Treatment of neonatal mouse hyperoxia-induced lung deficit with endothelial progenitor cells from bone marrow

2017-02-06T05:50:13Z (GMT) by Firsova, Alexandra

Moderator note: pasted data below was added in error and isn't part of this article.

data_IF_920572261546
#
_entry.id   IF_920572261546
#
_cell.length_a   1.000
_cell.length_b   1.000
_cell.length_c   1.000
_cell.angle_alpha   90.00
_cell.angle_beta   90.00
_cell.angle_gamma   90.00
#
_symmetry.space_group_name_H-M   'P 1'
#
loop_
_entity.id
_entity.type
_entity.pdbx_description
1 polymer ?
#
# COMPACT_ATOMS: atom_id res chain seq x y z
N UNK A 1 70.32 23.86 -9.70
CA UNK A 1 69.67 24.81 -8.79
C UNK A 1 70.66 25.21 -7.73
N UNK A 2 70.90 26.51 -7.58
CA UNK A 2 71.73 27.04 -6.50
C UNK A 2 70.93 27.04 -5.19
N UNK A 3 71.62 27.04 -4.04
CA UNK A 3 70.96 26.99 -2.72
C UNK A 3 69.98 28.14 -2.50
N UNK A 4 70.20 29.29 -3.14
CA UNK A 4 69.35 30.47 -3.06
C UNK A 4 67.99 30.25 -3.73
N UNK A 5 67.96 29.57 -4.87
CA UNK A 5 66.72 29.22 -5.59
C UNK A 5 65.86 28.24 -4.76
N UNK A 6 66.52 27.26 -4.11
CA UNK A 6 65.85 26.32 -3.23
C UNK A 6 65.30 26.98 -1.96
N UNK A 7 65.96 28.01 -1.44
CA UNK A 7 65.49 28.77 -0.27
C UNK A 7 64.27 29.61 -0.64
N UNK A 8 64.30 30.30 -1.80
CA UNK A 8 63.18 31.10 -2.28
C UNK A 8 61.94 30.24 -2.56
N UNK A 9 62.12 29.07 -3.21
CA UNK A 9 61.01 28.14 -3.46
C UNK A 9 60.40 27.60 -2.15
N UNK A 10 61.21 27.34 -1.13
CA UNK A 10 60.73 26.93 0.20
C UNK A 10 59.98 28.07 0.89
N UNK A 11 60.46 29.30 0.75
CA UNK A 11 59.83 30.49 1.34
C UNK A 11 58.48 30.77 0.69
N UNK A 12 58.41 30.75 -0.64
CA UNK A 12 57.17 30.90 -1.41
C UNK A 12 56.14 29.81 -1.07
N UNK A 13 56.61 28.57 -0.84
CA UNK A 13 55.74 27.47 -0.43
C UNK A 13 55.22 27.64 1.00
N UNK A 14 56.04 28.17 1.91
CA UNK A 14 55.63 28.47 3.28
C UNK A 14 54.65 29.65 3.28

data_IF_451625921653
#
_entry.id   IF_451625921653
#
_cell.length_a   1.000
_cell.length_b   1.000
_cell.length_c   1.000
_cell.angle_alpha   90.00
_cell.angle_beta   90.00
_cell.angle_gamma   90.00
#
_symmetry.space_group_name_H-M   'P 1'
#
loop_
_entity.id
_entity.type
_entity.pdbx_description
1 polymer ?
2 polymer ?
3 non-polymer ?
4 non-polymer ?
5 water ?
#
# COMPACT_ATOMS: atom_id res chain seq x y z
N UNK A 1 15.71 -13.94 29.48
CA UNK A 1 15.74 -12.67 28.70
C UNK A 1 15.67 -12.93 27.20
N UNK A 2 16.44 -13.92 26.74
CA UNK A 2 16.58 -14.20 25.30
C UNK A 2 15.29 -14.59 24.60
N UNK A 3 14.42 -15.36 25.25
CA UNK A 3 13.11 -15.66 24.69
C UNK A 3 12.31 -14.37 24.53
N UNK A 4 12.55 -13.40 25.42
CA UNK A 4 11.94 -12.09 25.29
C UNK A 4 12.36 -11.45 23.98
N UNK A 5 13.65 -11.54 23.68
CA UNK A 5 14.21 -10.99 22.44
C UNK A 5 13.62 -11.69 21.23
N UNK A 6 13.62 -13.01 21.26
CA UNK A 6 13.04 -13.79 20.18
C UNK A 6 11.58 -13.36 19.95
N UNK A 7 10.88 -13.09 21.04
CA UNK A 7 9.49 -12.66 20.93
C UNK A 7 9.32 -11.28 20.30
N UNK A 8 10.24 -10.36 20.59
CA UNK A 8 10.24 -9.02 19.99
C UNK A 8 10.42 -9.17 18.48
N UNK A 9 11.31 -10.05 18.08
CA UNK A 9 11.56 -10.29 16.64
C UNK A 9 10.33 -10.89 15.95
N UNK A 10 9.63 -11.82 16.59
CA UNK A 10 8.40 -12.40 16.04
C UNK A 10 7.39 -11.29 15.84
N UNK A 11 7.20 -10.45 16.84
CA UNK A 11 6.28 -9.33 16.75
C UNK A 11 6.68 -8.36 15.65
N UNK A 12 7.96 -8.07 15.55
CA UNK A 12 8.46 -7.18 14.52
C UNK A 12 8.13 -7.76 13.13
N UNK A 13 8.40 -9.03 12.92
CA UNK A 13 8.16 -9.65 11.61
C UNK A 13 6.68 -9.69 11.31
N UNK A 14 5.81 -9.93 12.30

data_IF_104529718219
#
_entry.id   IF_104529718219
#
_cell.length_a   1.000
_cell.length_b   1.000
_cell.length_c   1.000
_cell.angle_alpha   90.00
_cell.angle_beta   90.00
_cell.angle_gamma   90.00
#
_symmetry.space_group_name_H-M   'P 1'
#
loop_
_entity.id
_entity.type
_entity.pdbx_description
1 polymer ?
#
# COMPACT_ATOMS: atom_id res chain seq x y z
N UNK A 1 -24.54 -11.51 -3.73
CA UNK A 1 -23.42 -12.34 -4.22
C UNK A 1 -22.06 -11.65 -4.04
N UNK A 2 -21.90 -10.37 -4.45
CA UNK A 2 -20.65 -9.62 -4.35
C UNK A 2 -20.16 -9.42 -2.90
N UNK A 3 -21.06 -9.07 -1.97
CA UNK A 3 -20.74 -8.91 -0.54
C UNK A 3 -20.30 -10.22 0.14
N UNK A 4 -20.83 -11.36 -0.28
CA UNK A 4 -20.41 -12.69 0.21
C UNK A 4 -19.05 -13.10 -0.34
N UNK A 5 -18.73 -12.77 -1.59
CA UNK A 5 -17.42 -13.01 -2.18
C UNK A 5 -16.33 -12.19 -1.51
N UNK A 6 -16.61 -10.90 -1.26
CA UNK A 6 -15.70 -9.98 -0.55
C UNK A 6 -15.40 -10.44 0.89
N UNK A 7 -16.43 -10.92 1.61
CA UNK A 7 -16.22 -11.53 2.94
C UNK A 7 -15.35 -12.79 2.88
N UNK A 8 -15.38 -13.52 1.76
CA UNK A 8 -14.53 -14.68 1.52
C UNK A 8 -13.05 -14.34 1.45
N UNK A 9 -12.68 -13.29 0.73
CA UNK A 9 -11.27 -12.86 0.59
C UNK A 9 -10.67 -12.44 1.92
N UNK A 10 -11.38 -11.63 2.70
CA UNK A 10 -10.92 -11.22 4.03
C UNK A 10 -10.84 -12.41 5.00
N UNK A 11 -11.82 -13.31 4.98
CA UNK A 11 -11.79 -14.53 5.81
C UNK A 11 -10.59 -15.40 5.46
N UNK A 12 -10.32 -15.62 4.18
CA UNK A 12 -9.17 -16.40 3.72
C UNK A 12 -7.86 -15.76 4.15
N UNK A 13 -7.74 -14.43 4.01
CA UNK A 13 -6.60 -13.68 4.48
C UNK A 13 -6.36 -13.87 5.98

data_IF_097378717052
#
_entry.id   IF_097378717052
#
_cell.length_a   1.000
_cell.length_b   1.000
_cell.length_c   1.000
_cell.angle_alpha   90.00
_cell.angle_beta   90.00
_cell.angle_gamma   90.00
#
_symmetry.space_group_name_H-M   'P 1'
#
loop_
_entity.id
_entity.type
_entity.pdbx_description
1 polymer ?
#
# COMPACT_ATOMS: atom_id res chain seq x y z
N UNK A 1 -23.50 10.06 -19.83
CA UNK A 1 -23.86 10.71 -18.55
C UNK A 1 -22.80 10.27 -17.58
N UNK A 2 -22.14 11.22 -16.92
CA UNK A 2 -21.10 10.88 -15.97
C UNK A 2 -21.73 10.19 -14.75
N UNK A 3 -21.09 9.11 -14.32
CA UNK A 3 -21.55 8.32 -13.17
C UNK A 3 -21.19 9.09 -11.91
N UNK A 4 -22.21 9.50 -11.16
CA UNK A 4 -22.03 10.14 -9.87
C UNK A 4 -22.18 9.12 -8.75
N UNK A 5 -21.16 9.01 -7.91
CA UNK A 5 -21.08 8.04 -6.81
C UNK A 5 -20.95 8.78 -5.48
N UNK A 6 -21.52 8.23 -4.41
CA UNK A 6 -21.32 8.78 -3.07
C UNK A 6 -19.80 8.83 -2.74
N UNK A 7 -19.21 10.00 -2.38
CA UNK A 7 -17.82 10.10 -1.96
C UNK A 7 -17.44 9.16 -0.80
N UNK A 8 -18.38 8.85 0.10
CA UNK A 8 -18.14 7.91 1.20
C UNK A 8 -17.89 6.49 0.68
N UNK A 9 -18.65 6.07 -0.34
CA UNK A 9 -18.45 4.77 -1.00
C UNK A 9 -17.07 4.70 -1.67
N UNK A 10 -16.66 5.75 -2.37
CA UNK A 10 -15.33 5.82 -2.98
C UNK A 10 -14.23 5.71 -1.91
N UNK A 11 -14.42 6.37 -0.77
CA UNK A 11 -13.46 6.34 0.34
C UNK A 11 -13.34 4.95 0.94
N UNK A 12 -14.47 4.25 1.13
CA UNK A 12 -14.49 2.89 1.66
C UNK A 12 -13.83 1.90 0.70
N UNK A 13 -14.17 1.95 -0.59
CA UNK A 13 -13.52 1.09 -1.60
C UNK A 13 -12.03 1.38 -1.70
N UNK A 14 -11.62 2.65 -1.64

Premature birth-related lung deficit caused by high oxygen treatment (hyperoxia) can result in chronic lung disease. Previous studies demonstrated that disruption of alveolarisation (septation of the lung) and pulmonary vascularisation can be observed after hyperoxia. Injection of cultured cells isolated from bone marrow with mesenchymal or endothelial progenitor phenotype can return lung morphology to normal after neonatal hyperoxia in mice. However, long-term efficiency, as well as any potential side effects of such cell therapies, remains under investigation. In this study we hypothesised that endothelial progenitor cells and plate-adherent cells can be isolated from bone marrow, and can be used for treating the effects of hyperoxia in the lungs of neonatal mice by inducing or supporting alveolarisation via promotion of vascularisation. The aim of this project was to compare a number of endothelial progenitor cell types, first in vitro, and then in vivo, to determine how injection of various cell types from mouse bone marrow affects the hyperoxia-treated and healthy lung, which would result in the optimisation of a new treatment model. Newborn mice were treated with 90% oxygen or left in room air for four days. Samples of tissues were collected from hyperoxia-treated and normoxia mice at 5, 28 and 56 days postpartum. It was discovered that alveolarisation remains affected until 56 days of age, but vascularisation recovers by 28 days of age. Suitable cell types were then obtained in order to treat the effects of hyperoxia. Cell sorting of bone marrow, in vitro differentiation and analysis for the presence of vessel-like structures revealed that the freshly-isolated Kdr-enriched cell fraction is effective in forming blood-vessel-like structures in vitro and might have in vivo potential. EphA3-enriched cells from different passages were also selected based on relatively rapid vessel-like structure formation in vitro, and unsorted plate-adherent cells from passage 0 were used as a control. Hyperoxia-treated and normoxia mice were then injected intraperitoneally with 1x104 cells (per 2 g of animal weight) of the different cell populations isolated from bone marrow at five days of age. Freshly-isolated cells sorted for Kdr, plate-adherent cells from bone marrow cultured for 7-10 days, and EphA3-enriched cells from passages 8, 12 and 13-15 were injected. PBS (saline) was injected as a control. After Kdr-enriched cells were injected, partial recovery from hyperoxia was observed at 28 days, for example, alveolar size was significantly smaller than in PBS-injected hyperoxia-treated mice. This was followed by full recovery at 56 days. However, when cells were injected in normoxia mice, alveolar size was significantly increased compared to control. After injection of cultured plate-adherent cells some abnormalities were observed, i.e. increased number of mature blood vessels. These cells did not assist in alveolarisation recovery after hyperoxia. After the injection of EphA3-enriched cells at passage 8, partial alveolar recovery was observed with some increase in alveolar size in normoxia mice, at passage 12 – no recovery was observed with some increase in alveolar size in normoxia mice, and at passages 13-15 – animal death and aberrant growth formations were observed. These results indicate that fresh Kdr-enriched cells (and potentially EphA3+ cells from passage 8) have a higher corrective potential compared to plate-adherent and long-term cultured cells in this model. Although, when these cells are applied in the absence of deficit, potential harmful effects might be caused.